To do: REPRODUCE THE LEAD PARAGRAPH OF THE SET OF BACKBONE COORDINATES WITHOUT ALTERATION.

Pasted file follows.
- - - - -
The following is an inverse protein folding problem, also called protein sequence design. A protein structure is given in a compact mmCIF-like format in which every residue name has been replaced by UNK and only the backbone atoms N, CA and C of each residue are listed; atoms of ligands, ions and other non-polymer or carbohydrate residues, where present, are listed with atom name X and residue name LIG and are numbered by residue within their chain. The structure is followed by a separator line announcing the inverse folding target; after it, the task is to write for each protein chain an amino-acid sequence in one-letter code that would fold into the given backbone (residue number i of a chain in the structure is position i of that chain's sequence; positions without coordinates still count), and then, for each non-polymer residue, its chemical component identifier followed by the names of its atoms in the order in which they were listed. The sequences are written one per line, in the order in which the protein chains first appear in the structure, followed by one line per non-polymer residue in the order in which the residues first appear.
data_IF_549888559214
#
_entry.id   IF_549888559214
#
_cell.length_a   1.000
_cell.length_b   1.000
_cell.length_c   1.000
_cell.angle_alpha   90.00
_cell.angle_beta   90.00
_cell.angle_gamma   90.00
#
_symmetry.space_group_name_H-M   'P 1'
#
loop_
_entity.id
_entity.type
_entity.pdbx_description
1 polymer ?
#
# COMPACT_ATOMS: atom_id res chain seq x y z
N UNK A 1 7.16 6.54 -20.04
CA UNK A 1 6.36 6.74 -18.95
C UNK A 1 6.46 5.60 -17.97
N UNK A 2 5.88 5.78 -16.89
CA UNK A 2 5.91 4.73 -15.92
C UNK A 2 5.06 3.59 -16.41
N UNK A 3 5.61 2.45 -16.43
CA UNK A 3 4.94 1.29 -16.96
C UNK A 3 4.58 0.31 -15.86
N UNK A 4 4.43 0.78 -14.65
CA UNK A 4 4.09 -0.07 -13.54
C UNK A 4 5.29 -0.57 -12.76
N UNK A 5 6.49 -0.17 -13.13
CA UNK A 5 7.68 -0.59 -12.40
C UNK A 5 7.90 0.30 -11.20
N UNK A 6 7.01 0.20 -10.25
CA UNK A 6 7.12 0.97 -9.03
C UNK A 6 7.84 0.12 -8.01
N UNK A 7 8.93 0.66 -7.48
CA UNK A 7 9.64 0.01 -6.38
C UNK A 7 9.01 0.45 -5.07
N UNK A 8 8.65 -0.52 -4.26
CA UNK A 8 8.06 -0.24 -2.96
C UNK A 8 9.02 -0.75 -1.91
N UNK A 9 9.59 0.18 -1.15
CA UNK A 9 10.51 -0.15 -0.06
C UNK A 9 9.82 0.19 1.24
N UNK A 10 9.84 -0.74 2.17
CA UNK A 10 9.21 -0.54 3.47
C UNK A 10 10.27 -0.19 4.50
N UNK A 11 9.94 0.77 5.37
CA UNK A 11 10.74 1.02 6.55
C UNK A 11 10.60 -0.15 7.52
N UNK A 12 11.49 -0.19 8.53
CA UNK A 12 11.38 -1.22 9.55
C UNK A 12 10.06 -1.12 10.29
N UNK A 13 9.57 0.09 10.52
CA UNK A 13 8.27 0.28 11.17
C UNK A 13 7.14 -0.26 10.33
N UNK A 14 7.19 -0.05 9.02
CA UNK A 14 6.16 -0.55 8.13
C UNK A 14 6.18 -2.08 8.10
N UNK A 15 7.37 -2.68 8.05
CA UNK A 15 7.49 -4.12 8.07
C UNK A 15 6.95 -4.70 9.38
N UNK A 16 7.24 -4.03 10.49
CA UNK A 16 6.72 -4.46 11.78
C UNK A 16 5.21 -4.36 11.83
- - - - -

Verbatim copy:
The following is an inverse protein folding problem, also called protein sequence design. A protein structure is given in a compact mmCIF-like format in which every residue name has been replaced by UNK and only the backbone atoms N, CA and C of each residue are listed; atoms of ligands, ions and other non-polymer or carbohydrate residues, where present, are listed with atom name X and residue name LIG and are numbered by residue within their chain. The structure is followed by a separator line announcing the inverse folding target; after it, the task is to write for each protein chain an amino-acid sequence in one-letter code that would fold into the given backbone (residue number i of a chain in the structure is position i of that chain's sequence; positions without coordinates still count), and then, for each non-polymer residue, its chemical component identifier followed by the names of its atoms in the order in which they were listed. The sequences are written one per line, in the order in which the protein chains first appear in the structure, followed by one line per non-polymer residue in the order in which the residues first appear.